Should You Or Shouldn't You: A Dividend Analysis on Tredegar Corporation (NYSE:TG)

By
Simply Wall St
Published
April 19, 2021
NYSE:TG
Source: Shutterstock

Is Tredegar Corporation (NYSE:TG) a good dividend stock? How can we tell? Dividend paying companies with growing earnings can be highly rewarding in the long term. On the other hand, investors have been known to buy a stock because of its yield, and then lose money if the company's dividend doesn't live up to expectations.

With Tredegar yielding 3.1% and having paid a dividend for over 10 years, many investors likely find the company quite interesting. It would not be a surprise to discover that many investors buy it for the dividends. Before you buy any stock for its dividend however, you should always remember Warren Buffett's two rules: 1) Don't lose money, and 2) Remember rule #1. We'll run through some checks below to help with this.

Click the interactive chart for our full dividend analysis

historic-dividend
NYSE:TG Historic Dividend April 19th 2021

Payout ratios

Companies (usually) pay dividends out of their earnings. If a company is paying more than it earns, the dividend might have to be cut. Comparing dividend payments to a company's net profit after tax is a simple way of reality-checking whether a dividend is sustainable. Although it reported a loss over the past 12 months, Tredegar currently pays a dividend. When a company is loss-making, we next need to check to see if its cash flows can support the dividend.

Tredegar's cash payout ratio in the last year was 31%, which suggests dividends were well covered by cash generated by the business.

Consider getting our latest analysis on Tredegar's financial position here.

Dividend Volatility

From the perspective of an income investor who wants to earn dividends for many years, there is not much point buying a stock if its dividend is regularly cut or is not reliable. For the purpose of this article, we only scrutinise the last decade of Tredegar's dividend payments. During this period the dividend has been stable, which could imply the business could have relatively consistent earnings power. During the past 10-year period, the first annual payment was US$0.2 in 2011, compared to US$0.5 last year. This works out to be a compound annual growth rate (CAGR) of approximately 12% a year over that time.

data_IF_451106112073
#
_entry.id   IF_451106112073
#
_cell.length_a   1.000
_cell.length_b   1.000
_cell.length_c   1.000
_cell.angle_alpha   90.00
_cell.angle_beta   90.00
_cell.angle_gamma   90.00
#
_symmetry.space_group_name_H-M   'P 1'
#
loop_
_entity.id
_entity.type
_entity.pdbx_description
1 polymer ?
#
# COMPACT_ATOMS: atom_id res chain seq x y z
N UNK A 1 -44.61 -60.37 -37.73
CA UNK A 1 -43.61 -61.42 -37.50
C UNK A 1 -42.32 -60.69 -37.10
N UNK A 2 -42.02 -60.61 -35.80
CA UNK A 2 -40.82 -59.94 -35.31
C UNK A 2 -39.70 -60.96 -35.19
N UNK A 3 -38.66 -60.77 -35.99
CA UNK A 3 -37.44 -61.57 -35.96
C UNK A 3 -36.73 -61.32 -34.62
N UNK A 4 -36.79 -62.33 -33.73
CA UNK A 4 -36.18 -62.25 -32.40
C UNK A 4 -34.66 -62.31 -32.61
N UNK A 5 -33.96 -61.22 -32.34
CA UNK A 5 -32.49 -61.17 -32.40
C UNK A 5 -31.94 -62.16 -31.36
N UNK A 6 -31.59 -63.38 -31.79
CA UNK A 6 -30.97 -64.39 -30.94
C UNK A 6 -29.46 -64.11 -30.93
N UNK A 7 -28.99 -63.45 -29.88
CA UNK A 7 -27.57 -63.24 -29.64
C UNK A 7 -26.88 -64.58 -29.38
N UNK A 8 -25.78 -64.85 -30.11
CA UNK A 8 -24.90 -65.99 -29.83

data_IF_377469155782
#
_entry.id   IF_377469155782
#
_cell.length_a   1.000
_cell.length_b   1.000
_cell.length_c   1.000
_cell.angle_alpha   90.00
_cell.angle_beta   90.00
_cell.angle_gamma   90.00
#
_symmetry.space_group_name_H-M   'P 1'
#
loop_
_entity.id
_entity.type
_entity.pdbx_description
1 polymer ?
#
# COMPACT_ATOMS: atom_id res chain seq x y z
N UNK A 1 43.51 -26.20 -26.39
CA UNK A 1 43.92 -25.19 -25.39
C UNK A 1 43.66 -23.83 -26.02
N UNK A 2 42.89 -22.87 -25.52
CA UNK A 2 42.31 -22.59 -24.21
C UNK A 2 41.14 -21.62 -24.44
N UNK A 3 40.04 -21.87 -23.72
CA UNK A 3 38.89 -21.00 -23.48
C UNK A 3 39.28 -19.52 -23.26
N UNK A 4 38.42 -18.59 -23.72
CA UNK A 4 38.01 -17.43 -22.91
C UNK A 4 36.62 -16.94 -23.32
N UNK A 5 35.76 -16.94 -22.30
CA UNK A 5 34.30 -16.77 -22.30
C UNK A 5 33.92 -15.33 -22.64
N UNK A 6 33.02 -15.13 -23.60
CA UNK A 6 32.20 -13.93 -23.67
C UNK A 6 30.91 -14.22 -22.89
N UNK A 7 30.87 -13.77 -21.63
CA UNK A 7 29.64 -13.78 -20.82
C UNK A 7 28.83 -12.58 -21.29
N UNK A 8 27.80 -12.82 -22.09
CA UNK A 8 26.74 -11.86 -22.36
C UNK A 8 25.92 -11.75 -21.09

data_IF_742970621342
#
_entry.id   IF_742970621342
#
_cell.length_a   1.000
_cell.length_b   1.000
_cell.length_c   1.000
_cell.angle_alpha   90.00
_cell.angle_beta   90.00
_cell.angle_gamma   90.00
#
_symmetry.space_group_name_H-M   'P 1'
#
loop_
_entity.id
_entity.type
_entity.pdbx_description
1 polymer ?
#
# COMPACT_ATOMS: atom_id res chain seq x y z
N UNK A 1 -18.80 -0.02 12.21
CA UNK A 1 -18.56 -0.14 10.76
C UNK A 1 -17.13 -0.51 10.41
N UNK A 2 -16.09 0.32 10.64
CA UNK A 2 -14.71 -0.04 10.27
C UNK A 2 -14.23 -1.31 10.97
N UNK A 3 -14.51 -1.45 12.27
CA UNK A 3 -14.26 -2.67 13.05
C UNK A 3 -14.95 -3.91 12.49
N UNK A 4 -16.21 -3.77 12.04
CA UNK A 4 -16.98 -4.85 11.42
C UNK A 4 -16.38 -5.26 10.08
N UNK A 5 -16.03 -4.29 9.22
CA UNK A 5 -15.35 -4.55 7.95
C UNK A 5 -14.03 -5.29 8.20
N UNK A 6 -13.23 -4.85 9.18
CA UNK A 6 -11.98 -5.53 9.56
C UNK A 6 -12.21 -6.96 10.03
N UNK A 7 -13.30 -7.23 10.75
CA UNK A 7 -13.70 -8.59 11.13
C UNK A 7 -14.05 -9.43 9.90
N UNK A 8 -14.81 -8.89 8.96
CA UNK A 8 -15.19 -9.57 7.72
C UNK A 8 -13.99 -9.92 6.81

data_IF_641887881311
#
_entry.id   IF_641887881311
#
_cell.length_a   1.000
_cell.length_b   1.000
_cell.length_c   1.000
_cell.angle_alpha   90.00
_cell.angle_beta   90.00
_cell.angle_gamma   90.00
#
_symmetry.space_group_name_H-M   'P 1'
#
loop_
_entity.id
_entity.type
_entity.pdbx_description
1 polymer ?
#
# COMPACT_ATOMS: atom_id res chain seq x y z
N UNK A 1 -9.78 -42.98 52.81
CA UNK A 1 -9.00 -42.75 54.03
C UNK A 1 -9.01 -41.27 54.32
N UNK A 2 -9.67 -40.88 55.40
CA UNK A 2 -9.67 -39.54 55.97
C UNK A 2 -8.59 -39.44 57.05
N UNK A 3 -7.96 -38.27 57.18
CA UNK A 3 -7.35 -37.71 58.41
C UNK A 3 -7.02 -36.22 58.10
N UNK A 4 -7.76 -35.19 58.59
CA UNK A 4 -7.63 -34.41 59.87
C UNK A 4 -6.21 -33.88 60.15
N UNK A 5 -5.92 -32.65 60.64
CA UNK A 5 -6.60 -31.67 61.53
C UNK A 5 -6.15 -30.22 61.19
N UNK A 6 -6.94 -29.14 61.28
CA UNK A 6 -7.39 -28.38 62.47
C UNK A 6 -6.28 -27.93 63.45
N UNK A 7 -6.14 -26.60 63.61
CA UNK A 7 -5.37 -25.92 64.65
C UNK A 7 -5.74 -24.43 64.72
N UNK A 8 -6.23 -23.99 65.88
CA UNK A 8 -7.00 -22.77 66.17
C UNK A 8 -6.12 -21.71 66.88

It's rare to find a company that has grown its dividends rapidly over 10 years and not had any notable cuts, but Tredegar has done it, which we really like.

Dividend Growth Potential

While dividend payments have been relatively reliable, it would also be nice if earnings per share (EPS) were growing, as this is essential to maintaining the dividend's purchasing power over the long term. Earnings have grown at around 9.5% a year for the past five years, which is better than seeing them shrink! Earnings per share have been growing at a credible rate. What's more, the payout ratio is reasonable and provides some protection to the dividend, or even the potential to increase it.

Conclusion

Dividend investors should always want to know if a) a company's dividends are affordable, b) if there is a track record of consistent payments, and c) if the dividend is capable of growing. We're not keen on the fact that Tredegar paid dividends despite reporting a loss over the past year, although fortunately its dividend was covered by cash flow. That said, we were glad to see it growing earnings and paying a fairly consistent dividend. Tredegar has a number of positive attributes, but it falls slightly short of our (admittedly high) standards. Were there evidence of a strong moat or an attractive valuation, it could still be well worth a look.

Investors generally tend to favour companies with a consistent, stable dividend policy as opposed to those operating an irregular one. Meanwhile, despite the importance of dividend payments, they are not the only factors our readers should know when assessing a company. Just as an example, we've come accross 2 warning signs for Tredegar you should be aware of, and 1 of them is significant.

If you are a dividend investor, you might also want to look at our curated list of dividend stocks yielding above 3%.

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This article by Simply Wall St is general in nature. It does not constitute a recommendation to buy or sell any stock, and does not take account of your objectives, or your financial situation. We aim to bring you long-term focused analysis driven by fundamental data. Note that our analysis may not factor in the latest price-sensitive company announcements or qualitative material. Simply Wall St has no position in any stocks mentioned.
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